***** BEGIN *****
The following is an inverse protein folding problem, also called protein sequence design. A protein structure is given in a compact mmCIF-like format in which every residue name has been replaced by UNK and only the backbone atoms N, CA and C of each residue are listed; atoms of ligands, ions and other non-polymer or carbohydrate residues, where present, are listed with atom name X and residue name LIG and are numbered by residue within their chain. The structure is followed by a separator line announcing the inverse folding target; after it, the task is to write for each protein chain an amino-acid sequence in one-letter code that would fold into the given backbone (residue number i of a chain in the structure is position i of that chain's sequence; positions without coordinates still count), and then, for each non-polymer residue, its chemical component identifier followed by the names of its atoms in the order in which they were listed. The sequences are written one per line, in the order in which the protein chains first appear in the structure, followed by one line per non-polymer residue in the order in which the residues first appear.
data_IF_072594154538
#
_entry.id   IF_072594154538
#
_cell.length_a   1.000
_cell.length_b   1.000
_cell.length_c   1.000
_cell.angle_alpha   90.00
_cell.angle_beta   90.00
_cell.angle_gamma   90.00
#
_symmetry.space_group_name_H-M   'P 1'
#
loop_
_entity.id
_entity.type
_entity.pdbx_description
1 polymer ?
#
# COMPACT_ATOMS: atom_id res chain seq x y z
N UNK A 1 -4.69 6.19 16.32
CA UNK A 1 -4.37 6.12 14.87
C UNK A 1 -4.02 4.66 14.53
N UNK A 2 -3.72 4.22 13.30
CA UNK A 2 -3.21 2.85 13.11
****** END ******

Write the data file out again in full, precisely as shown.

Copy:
The following is an inverse protein folding problem, also called protein sequence design. A protein structure is given in a compact mmCIF-like format in which every residue name has been replaced by UNK and only the backbone atoms N, CA and C of each residue are listed; atoms of ligands, ions and other non-polymer or carbohydrate residues, where present, are listed with atom name X and residue name LIG and are numbered by residue within their chain. The structure is followed by a separator line announcing the inverse folding target; after it, the task is to write for each protein chain an amino-acid sequence in one-letter code that would fold into the given backbone (residue number i of a chain in the structure is position i of that chain's sequence; positions without coordinates still count), and then, for each non-polymer residue, its chemical component identifier followed by the names of its atoms in the order in which they were listed. The sequences are written one per line, in the order in which the protein chains first appear in the structure, followed by one line per non-polymer residue in the order in which the residues first appear.
data_IF_072594154538
#
_entry.id   IF_072594154538
#
_cell.length_a   1.000
_cell.length_b   1.000
_cell.length_c   1.000
_cell.angle_alpha   90.00
_cell.angle_beta   90.00
_cell.angle_gamma   90.00
#
_symmetry.space_group_name_H-M   'P 1'
#
loop_
_entity.id
_entity.type
_entity.pdbx_description
1 polymer ?
#
# COMPACT_ATOMS: atom_id res chain seq x y z
N UNK A 1 -4.69 6.19 16.32
CA UNK A 1 -4.37 6.12 14.87
C UNK A 1 -4.02 4.66 14.53
N UNK A 2 -3.72 4.22 13.30
CA UNK A 2 -3.21 2.85 13.11